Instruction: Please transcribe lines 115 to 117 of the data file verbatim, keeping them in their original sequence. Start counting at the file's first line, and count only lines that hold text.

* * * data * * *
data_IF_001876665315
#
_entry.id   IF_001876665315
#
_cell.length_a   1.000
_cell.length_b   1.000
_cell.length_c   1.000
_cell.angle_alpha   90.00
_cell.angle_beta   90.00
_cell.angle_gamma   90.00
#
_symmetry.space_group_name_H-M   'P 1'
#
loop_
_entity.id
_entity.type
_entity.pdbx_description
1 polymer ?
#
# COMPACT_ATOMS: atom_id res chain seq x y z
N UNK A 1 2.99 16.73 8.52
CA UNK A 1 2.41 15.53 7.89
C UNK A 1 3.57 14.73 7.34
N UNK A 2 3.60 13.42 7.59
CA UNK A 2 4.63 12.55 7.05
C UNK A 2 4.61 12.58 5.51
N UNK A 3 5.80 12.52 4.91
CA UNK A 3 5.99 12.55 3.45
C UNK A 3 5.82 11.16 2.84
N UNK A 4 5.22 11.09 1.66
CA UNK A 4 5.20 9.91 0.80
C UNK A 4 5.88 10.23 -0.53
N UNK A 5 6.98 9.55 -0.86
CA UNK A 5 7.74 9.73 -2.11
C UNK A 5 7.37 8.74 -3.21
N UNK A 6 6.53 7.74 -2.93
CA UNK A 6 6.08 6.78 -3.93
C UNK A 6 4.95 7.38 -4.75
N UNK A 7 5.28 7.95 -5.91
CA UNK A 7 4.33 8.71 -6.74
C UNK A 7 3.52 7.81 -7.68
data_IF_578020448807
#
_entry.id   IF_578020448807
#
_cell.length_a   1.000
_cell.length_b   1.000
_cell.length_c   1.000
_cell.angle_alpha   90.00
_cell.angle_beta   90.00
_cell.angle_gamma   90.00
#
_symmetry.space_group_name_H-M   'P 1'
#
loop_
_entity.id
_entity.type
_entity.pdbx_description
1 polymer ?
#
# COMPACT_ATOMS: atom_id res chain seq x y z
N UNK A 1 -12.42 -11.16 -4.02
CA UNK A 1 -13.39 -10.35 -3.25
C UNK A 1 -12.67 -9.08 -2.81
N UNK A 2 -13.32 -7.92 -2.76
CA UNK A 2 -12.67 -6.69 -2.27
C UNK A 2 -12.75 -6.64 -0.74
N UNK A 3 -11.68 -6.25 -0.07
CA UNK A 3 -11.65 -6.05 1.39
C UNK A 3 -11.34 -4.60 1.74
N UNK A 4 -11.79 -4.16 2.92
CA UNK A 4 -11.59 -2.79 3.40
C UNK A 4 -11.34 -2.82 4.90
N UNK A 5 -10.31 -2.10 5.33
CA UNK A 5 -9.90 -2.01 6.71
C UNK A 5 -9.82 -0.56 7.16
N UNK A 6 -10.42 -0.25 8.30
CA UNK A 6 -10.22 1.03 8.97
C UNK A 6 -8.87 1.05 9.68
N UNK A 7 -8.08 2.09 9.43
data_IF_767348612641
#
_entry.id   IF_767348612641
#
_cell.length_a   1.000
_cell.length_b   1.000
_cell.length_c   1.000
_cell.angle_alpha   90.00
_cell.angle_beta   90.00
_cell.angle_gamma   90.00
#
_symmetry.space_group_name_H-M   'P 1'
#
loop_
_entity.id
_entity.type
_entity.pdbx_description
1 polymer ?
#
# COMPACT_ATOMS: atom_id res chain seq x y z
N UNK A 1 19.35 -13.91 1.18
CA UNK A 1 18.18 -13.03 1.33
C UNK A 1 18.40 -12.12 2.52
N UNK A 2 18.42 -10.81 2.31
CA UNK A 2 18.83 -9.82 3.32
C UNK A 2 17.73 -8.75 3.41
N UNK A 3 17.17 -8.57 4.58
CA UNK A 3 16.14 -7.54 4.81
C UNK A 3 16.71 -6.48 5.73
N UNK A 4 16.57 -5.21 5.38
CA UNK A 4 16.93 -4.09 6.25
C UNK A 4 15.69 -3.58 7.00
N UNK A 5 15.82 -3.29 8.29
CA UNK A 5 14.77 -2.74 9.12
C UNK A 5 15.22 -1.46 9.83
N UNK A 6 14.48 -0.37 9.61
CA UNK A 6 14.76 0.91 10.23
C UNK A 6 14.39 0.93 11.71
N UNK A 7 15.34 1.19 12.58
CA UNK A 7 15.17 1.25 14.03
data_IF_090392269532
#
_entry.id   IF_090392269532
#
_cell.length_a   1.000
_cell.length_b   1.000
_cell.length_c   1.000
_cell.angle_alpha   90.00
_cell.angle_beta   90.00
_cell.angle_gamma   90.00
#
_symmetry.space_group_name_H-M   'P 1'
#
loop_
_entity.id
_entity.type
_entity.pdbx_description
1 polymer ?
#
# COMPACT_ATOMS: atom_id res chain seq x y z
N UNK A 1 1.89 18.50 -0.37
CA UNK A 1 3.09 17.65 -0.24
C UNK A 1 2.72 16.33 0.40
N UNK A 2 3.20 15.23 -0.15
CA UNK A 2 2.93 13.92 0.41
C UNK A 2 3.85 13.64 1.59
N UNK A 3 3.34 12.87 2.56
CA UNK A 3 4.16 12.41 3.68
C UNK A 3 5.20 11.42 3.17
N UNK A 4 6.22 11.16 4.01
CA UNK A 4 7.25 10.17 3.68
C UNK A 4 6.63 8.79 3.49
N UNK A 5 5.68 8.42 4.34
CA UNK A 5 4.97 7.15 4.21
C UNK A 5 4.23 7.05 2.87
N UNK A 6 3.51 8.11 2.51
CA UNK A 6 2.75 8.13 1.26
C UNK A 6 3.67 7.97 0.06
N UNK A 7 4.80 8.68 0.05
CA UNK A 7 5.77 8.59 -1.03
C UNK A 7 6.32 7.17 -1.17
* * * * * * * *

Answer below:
C UNK A 5 15.22 -1.46 9.83
N UNK A 6 14.48 -0.37 9.61
CA UNK A 6 14.76 0.91 10.23